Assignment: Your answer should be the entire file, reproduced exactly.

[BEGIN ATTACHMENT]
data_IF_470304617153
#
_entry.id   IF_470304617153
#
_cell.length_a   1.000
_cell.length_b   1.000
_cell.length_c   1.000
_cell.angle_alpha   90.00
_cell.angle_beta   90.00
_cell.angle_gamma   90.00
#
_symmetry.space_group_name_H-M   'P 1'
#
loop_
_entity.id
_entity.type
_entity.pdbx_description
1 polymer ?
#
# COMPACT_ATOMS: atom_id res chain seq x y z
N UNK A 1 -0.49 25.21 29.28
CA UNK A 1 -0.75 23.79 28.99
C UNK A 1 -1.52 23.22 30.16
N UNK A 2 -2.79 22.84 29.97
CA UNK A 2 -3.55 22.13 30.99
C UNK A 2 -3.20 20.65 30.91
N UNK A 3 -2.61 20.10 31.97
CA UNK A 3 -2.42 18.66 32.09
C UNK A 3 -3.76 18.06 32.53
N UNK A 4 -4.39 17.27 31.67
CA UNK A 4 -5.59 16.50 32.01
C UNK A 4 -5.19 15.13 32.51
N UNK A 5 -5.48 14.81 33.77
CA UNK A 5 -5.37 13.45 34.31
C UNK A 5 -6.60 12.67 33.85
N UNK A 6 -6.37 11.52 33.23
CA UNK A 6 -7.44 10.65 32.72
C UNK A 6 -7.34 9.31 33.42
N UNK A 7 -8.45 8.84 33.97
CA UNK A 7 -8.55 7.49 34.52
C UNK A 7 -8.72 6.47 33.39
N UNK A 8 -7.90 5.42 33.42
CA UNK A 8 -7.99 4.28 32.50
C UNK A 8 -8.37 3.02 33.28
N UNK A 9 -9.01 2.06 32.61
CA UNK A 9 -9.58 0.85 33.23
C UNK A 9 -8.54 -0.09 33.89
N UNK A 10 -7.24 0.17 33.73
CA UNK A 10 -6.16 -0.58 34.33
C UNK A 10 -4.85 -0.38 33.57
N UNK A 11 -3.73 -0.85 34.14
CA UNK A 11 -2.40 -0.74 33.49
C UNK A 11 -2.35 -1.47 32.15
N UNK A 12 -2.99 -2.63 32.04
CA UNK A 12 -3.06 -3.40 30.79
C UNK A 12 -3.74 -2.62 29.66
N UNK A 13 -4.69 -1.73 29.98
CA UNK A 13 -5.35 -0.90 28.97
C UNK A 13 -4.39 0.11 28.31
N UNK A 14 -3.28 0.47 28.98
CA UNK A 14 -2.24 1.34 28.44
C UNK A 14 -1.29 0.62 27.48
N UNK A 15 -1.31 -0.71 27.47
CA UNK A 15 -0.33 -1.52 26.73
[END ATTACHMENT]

data_IF_470304617153
#
_entry.id   IF_470304617153
#
_cell.length_a   1.000
_cell.length_b   1.000
_cell.length_c   1.000
_cell.angle_alpha   90.00
_cell.angle_beta   90.00
_cell.angle_gamma   90.00
#
_symmetry.space_group_name_H-M   'P 1'
#
loop_
_entity.id
_entity.type
_entity.pdbx_description
1 polymer ?
#
# COMPACT_ATOMS: atom_id res chain seq x y z
N UNK A 1 -0.49 25.21 29.28
CA UNK A 1 -0.75 23.79 28.99
C UNK A 1 -1.52 23.22 30.16
N UNK A 2 -2.79 22.84 29.97
CA UNK A 2 -3.55 22.13 30.99
C UNK A 2 -3.20 20.65 30.91
N UNK A 3 -2.61 20.10 31.97
CA UNK A 3 -2.42 18.66 32.09
C UNK A 3 -3.76 18.06 32.53
N UNK A 4 -4.39 17.27 31.67
CA UNK A 4 -5.59 16.50 32.01
C UNK A 4 -5.19 15.13 32.51
N UNK A 5 -5.48 14.81 33.77
CA UNK A 5 -5.37 13.45 34.31
C UNK A 5 -6.60 12.67 33.85
N UNK A 6 -6.37 11.52 33.23
CA UNK A 6 -7.44 10.65 32.72
C UNK A 6 -7.34 9.31 33.42
N UNK A 7 -8.45 8.84 33.97
CA UNK A 7 -8.55 7.49 34.52
C UNK A 7 -8.72 6.47 33.39
N UNK A 8 -7.90 5.42 33.42
CA UNK A 8 -7.99 4.28 32.50
C UNK A 8 -8.37 3.02 33.28
N UNK A 9 -9.01 2.06 32.61
CA UNK A 9 -9.58 0.85 33.23
C UNK A 9 -8.54 -0.09 33.89
N UNK A 10 -7.24 0.17 33.73
CA UNK A 10 -6.16 -0.58 34.33
C UNK A 10 -4.85 -0.38 33.57
N UNK A 11 -3.73 -0.85 34.14
CA UNK A 11 -2.40 -0.74 33.49
C UNK A 11 -2.35 -1.47 32.15
N UNK A 12 -2.99 -2.63 32.04
CA UNK A 12 -3.06 -3.40 30.79
C UNK A 12 -3.74 -2.62 29.66
N UNK A 13 -4.69 -1.73 29.98
CA UNK A 13 -5.35 -0.90 28.97
C UNK A 13 -4.39 0.11 28.31
N UNK A 14 -3.28 0.47 28.98
CA UNK A 14 -2.24 1.34 28.44
C UNK A 14 -1.29 0.62 27.48
N UNK A 15 -1.31 -0.71 27.47
CA UNK A 15 -0.33 -1.52 26.73